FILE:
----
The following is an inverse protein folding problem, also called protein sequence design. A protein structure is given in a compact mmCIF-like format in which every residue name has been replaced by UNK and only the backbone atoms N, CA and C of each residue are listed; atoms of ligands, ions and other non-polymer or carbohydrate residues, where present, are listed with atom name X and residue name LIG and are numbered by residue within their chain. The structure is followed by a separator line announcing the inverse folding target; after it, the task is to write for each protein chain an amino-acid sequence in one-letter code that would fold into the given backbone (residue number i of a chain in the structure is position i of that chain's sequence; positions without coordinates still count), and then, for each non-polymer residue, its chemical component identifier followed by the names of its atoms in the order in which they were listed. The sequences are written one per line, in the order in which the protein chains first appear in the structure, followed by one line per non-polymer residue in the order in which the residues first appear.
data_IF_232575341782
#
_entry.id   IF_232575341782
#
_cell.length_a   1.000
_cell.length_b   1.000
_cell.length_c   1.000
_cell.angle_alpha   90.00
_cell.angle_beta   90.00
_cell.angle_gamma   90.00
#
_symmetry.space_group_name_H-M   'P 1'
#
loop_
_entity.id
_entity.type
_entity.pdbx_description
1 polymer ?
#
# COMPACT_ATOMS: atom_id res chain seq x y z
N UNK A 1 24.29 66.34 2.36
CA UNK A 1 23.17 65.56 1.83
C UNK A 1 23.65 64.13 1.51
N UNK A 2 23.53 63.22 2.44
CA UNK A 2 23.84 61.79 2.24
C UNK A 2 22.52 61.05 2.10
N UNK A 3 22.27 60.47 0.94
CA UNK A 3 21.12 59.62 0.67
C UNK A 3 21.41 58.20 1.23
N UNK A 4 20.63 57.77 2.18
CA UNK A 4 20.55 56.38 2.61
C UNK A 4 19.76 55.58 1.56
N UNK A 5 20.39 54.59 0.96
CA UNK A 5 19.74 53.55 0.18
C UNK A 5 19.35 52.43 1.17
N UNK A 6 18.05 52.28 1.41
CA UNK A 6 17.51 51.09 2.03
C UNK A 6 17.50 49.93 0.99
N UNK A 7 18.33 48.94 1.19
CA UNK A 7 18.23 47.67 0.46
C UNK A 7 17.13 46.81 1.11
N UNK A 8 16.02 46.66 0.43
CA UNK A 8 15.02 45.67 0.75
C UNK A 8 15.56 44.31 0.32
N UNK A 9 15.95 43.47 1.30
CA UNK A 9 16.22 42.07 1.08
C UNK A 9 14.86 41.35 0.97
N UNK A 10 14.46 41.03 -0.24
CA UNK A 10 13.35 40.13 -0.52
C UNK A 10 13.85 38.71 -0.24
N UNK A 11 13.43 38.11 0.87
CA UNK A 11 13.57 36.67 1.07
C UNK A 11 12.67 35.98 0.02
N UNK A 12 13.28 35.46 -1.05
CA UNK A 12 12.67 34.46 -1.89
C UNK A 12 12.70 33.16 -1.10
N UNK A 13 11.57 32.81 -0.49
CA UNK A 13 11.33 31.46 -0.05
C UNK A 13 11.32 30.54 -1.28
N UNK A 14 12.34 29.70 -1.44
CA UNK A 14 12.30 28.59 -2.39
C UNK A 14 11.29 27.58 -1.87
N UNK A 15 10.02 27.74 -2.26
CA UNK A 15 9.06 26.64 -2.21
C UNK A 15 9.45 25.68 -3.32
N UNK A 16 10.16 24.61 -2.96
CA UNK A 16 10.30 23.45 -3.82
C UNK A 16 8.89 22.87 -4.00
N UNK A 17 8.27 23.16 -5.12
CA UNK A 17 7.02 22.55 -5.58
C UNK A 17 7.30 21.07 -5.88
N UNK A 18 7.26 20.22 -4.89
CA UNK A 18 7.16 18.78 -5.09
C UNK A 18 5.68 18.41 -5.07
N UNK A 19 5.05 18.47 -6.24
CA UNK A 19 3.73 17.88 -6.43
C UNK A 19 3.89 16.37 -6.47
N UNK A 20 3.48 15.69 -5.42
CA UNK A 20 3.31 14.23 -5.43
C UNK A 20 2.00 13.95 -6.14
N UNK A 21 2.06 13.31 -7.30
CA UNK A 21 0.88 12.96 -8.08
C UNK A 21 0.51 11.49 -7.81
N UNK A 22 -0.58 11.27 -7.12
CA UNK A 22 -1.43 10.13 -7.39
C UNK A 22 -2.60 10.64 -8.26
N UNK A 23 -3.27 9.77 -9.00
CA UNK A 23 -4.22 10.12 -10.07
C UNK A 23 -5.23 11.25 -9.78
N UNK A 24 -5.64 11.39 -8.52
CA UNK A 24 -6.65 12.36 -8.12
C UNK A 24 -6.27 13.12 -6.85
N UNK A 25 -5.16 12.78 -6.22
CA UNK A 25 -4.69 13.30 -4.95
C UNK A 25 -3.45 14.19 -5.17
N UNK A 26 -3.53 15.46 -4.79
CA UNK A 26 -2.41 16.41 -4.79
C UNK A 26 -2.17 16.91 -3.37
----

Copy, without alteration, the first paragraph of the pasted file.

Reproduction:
The following is an inverse protein folding problem, also called protein sequence design. A protein structure is given in a compact mmCIF-like format in which every residue name has been replaced by UNK and only the backbone atoms N, CA and C of each residue are listed; atoms of ligands, ions and other non-polymer or carbohydrate residues, where present, are listed with atom name X and residue name LIG and are numbered by residue within their chain. The structure is followed by a separator line announcing the inverse folding target; after it, the task is to write for each protein chain an amino-acid sequence in one-letter code that would fold into the given backbone (residue number i of a chain in the structure is position i of that chain's sequence; positions without coordinates still count), and then, for each non-polymer residue, its chemical component identifier followed by the names of its atoms in the order in which they were listed. The sequences are written one per line, in the order in which the protein chains first appear in the structure, followed by one line per non-polymer residue in the order in which the residues first appear.